2. Budget airline, Tourism growth and real Law and Order, plus an Indigenous owned and operated Tourist Attraction will boost Alice Springs.
    Private Enterprise will sort business.
    Forget taxing ratepayers.

  3. So Eli wants the council to get its foot in the funding door on big commercial projects.
    Local councils have come a long way from their original fundamental charter of responsibities for roads, rates and rubbish collection.
    The Three Rs that were their original reason for existence in the chain of Australian government are now so passe.
    Local councils have moved on to become stepping stones to political careers, overseas study trips and all the trappings of greatness that go with the public spotlight.
    Let’s hope that the Alice council keeps its focus on the essential services in its local government charter and concentrates on serving the people at the grassroots, rather than chasing the private sector rainbow.

  4. Why do the people with power all turn a blind eye to the crime in Alice Springs? Let’s fix this first.

  5. The council has $30m in reserves.
    Looking forward to a cut in rates or at least zero increase.
    But that’s wishful thinking with our big spending council so rate increase at the cost of inflation please.
    And no more borrowing – the council must learn to live within its (abundant) means.

  6. Are we all really so numb, complacent and in denial to all the issues that are present in Alice Springs for a councillor to make a statement that he can’t believe the safety visitors feel in other tourism locations?
    This would indicate to me that he would focus on the local anti social issues more but it seems the concern of this only goes as far as committing every rate payer to the future prospect of increased rates to pay off commercial developments that should be done by developers.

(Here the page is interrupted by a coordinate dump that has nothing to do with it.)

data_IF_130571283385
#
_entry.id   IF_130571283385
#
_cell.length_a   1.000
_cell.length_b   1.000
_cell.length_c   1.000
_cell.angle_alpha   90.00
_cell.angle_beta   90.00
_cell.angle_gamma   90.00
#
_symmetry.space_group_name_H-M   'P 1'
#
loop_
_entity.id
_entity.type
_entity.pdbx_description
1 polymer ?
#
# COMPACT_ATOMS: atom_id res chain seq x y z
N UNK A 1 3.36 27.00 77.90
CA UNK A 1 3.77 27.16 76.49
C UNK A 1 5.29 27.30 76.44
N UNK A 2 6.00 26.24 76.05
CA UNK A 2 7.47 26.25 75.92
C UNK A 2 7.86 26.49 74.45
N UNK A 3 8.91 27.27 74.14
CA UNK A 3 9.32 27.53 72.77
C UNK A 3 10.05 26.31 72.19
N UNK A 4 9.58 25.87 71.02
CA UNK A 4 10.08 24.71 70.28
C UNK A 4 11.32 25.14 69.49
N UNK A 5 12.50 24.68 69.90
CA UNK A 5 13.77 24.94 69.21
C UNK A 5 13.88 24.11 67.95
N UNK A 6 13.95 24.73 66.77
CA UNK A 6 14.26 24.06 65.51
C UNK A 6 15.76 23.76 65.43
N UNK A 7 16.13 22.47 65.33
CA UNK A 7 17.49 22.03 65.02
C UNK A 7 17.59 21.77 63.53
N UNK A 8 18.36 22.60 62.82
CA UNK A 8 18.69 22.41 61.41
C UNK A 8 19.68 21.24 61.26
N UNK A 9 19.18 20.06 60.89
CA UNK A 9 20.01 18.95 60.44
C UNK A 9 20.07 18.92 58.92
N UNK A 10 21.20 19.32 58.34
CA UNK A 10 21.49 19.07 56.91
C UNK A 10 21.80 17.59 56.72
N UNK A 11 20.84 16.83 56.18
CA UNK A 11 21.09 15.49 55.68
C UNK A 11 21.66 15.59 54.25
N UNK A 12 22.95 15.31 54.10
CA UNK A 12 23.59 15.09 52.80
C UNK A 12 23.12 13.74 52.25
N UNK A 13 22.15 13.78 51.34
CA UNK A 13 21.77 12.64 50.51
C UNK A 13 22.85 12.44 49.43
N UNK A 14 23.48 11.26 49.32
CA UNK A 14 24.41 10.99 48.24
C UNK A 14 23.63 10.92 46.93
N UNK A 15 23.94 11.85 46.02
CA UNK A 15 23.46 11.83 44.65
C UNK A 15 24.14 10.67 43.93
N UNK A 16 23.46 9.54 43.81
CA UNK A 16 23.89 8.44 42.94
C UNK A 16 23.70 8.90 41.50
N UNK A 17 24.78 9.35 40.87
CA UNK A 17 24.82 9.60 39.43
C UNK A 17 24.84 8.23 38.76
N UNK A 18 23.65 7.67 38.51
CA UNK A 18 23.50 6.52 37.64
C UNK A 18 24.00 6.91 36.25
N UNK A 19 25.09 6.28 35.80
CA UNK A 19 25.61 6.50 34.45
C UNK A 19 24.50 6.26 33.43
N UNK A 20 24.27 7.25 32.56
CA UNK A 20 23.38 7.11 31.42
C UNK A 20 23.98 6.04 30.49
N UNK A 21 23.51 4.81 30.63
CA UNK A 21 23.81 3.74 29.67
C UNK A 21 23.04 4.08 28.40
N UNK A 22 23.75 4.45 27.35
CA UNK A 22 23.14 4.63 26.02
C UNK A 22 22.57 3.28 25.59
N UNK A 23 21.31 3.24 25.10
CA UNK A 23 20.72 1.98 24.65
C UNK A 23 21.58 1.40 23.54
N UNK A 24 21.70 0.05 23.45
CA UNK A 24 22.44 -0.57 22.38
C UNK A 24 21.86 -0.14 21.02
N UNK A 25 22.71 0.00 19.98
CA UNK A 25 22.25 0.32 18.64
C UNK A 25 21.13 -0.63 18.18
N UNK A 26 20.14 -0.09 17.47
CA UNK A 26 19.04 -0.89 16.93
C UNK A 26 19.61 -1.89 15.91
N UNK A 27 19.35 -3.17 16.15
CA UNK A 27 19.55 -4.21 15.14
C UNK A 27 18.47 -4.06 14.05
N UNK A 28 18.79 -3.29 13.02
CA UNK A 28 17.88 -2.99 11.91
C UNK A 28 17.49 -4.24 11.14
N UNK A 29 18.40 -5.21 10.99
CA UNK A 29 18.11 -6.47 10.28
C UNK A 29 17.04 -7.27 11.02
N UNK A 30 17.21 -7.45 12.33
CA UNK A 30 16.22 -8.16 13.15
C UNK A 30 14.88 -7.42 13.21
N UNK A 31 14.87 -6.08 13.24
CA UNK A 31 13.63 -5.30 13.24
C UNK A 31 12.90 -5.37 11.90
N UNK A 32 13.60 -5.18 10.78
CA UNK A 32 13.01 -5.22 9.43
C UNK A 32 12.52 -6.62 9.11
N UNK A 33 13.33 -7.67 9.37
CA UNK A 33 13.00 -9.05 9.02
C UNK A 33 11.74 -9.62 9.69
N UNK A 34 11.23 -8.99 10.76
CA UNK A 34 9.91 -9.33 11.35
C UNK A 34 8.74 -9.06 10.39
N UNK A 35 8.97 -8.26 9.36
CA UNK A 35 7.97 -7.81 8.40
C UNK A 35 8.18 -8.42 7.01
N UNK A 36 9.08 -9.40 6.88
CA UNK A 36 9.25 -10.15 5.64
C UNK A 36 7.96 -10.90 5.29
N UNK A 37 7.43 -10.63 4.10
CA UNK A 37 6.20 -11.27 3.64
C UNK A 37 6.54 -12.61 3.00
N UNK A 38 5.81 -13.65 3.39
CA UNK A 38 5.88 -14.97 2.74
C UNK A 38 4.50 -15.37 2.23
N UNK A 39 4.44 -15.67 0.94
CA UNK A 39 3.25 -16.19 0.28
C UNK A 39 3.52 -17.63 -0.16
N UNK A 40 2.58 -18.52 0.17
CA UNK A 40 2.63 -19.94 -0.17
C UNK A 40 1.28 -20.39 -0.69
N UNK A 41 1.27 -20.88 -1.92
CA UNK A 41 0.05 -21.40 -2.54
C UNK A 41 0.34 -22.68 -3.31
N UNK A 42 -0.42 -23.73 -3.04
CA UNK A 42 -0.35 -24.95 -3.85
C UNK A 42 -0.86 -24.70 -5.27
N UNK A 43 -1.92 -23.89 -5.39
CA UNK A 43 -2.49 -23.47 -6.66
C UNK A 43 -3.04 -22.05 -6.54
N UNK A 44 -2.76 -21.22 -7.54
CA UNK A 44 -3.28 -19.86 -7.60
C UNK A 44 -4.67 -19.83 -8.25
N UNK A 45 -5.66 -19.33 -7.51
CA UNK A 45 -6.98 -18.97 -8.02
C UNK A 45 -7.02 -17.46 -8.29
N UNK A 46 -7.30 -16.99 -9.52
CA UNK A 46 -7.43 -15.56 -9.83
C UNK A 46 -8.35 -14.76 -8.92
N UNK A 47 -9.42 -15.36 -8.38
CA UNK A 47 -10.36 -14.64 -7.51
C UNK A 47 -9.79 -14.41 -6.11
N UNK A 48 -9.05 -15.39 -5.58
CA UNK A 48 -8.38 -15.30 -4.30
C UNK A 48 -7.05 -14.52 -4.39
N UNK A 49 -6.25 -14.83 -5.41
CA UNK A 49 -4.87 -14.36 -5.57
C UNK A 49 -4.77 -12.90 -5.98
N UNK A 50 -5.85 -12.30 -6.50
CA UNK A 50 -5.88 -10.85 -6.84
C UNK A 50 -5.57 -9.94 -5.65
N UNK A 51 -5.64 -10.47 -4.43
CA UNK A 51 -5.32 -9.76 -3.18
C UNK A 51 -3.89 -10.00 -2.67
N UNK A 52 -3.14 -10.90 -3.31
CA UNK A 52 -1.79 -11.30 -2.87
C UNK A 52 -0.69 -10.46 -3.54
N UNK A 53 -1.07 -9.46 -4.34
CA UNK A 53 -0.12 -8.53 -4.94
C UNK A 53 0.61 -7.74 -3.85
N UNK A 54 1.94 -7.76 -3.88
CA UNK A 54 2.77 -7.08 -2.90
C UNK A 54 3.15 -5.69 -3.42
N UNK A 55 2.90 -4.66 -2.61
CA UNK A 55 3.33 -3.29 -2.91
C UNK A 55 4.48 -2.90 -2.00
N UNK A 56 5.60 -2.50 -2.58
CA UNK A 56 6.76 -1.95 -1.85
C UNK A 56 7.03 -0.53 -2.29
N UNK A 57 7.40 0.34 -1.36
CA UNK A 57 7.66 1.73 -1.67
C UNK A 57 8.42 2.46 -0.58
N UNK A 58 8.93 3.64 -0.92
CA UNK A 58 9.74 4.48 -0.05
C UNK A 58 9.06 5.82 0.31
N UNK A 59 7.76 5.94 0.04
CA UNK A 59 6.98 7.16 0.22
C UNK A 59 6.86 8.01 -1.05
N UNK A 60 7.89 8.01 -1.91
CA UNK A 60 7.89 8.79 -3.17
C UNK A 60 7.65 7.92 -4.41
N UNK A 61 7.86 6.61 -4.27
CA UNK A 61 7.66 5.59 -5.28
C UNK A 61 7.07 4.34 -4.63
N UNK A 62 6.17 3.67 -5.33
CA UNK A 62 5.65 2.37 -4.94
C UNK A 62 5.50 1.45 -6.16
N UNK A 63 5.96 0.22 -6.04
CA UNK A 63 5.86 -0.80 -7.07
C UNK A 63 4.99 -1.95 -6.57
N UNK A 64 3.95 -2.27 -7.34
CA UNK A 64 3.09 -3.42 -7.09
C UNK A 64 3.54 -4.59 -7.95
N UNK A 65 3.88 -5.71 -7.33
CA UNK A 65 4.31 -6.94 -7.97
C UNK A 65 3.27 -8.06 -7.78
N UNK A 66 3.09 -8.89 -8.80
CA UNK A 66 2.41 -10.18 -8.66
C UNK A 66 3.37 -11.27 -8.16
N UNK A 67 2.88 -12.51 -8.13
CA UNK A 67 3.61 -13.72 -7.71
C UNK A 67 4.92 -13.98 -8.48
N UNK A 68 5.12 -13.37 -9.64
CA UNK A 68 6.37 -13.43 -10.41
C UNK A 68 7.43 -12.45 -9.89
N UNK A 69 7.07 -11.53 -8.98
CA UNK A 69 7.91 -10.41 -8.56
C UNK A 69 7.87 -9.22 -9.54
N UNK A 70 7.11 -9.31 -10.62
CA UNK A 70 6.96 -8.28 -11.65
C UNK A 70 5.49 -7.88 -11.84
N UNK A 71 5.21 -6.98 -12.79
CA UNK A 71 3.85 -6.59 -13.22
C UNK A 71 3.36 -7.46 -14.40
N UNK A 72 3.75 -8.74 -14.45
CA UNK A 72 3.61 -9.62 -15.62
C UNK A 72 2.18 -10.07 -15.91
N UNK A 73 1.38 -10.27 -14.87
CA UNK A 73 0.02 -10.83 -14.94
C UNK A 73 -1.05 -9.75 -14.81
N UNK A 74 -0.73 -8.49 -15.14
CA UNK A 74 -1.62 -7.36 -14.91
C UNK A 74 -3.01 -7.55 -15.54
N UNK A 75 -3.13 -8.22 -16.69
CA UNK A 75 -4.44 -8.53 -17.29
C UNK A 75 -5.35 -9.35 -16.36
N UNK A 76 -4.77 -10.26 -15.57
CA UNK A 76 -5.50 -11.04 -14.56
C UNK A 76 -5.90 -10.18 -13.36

How has the town managed to develop so far without this risk to all the ratepayers?
    How did the town get developments like many tourism sites around town, the convention centre for one?
    In regards to these developments, was the land of the Uniting Church gifted to people for use by the people? Shame on those trying to make a quick buck from it. This should stay an open common land area to be used by the people of Alice Springs as it was intended to be.
    For this project to be put out as a drawcard for tourism into Alice Springs is a very worrying statement. Should we all not be concerned if this is how tourism is going to be stimulated in The Centre?
    And for it to be put out as a saviour of the anti-social issue in the Mall, well now we should be really concerned. Don’t know we know this problem won’t be miraculously solved by putting more glass windows in the mall.
    As for the Mayor not having made anything better, he has not made it worse as in the case of a few previous mayors.
    Maybe if he didn’t have to waste time on issues that waste his time and had more support from other councillors he may be able to focus on progress more often.